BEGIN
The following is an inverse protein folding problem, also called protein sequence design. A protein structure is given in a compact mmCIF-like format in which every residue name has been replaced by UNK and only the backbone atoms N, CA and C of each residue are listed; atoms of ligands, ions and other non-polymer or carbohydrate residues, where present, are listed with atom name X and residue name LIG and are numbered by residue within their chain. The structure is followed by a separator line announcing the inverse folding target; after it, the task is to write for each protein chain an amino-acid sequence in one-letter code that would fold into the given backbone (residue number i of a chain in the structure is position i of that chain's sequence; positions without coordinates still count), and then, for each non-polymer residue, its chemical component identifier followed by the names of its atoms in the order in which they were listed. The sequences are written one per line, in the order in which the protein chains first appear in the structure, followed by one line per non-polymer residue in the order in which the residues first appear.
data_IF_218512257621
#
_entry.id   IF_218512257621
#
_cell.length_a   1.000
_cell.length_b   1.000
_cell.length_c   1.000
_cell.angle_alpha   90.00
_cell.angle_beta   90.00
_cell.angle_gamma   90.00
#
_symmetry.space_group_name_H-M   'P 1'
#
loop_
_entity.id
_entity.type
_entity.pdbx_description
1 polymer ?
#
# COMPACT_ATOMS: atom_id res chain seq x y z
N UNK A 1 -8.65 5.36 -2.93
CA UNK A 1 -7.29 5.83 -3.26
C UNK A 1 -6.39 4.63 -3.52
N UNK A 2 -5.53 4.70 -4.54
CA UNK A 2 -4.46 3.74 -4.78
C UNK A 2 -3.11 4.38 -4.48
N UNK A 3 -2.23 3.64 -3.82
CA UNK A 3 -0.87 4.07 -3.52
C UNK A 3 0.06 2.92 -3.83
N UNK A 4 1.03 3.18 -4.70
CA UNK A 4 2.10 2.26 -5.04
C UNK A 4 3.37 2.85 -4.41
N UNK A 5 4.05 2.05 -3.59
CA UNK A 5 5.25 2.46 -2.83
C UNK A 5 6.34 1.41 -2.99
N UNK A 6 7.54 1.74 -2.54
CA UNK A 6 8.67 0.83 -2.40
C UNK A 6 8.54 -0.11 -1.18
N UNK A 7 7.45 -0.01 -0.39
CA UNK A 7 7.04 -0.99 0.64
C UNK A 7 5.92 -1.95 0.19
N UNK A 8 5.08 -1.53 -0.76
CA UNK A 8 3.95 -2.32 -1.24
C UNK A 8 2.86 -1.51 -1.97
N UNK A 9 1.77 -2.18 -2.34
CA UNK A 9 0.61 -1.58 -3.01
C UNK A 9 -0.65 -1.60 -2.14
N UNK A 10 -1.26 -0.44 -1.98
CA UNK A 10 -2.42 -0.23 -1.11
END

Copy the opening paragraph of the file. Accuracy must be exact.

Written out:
The following is an inverse protein folding problem, also called protein sequence design. A protein structure is given in a compact mmCIF-like format in which every residue name has been replaced by UNK and only the backbone atoms N, CA and C of each residue are listed; atoms of ligands, ions and other non-polymer or carbohydrate residues, where present, are listed with atom name X and residue name LIG and are numbered by residue within their chain. The structure is followed by a separator line announcing the inverse folding target; after it, the task is to write for each protein chain an amino-acid sequence in one-letter code that would fold into the given backbone (residue number i of a chain in the structure is position i of that chain's sequence; positions without coordinates still count), and then, for each non-polymer residue, its chemical component identifier followed by the names of its atoms in the order in which they were listed. The sequences are written one per line, in the order in which the protein chains first appear in the structure, followed by one line per non-polymer residue in the order in which the residues first appear.